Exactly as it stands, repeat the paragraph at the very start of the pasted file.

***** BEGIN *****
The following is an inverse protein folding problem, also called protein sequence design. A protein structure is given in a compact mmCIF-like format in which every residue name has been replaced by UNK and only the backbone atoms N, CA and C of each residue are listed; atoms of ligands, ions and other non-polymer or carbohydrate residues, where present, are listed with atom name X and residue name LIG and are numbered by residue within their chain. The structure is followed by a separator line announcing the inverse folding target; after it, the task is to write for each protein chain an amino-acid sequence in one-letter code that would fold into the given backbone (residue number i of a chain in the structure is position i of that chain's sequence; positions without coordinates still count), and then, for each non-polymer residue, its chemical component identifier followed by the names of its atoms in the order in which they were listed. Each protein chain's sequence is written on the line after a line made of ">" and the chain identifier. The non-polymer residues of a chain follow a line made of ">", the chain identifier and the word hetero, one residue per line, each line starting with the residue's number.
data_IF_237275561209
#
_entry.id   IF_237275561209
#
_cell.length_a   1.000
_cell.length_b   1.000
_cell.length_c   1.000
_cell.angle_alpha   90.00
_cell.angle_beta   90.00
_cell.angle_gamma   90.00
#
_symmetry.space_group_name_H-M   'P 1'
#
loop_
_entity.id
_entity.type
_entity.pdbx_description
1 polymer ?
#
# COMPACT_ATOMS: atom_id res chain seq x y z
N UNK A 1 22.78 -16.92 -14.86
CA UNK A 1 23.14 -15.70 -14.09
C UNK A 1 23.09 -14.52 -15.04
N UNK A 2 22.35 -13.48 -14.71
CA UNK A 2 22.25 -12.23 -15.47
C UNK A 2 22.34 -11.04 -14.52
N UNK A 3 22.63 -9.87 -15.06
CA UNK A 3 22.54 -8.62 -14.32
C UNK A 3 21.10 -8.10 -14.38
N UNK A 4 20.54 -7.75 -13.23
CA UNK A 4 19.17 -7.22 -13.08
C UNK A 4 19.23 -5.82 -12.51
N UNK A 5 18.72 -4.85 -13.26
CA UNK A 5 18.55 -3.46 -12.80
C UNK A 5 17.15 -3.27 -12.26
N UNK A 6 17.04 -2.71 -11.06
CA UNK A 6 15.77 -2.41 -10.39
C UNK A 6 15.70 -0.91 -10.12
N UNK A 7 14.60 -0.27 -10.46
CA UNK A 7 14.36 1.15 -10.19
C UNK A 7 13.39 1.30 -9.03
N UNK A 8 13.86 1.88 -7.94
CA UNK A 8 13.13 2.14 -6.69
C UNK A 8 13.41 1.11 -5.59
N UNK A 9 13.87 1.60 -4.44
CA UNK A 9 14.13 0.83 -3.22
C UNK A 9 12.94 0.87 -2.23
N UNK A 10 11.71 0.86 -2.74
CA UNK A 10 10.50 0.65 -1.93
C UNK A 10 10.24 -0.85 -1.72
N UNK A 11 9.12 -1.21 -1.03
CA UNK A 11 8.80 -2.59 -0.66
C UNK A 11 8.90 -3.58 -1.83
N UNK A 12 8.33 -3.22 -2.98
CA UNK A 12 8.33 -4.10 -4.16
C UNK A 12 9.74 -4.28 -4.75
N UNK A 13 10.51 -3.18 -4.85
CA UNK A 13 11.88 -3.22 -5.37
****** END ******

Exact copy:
The following is an inverse protein folding problem, also called protein sequence design. A protein structure is given in a compact mmCIF-like format in which every residue name has been replaced by UNK and only the backbone atoms N, CA and C of each residue are listed; atoms of ligands, ions and other non-polymer or carbohydrate residues, where present, are listed with atom name X and residue name LIG and are numbered by residue within their chain. The structure is followed by a separator line announcing the inverse folding target; after it, the task is to write for each protein chain an amino-acid sequence in one-letter code that would fold into the given backbone (residue number i of a chain in the structure is position i of that chain's sequence; positions without coordinates still count), and then, for each non-polymer residue, its chemical component identifier followed by the names of its atoms in the order in which they were listed. Each protein chain's sequence is written on the line after a line made of ">" and the chain identifier. The non-polymer residues of a chain follow a line made of ">", the chain identifier and the word hetero, one residue per line, each line starting with the residue's number.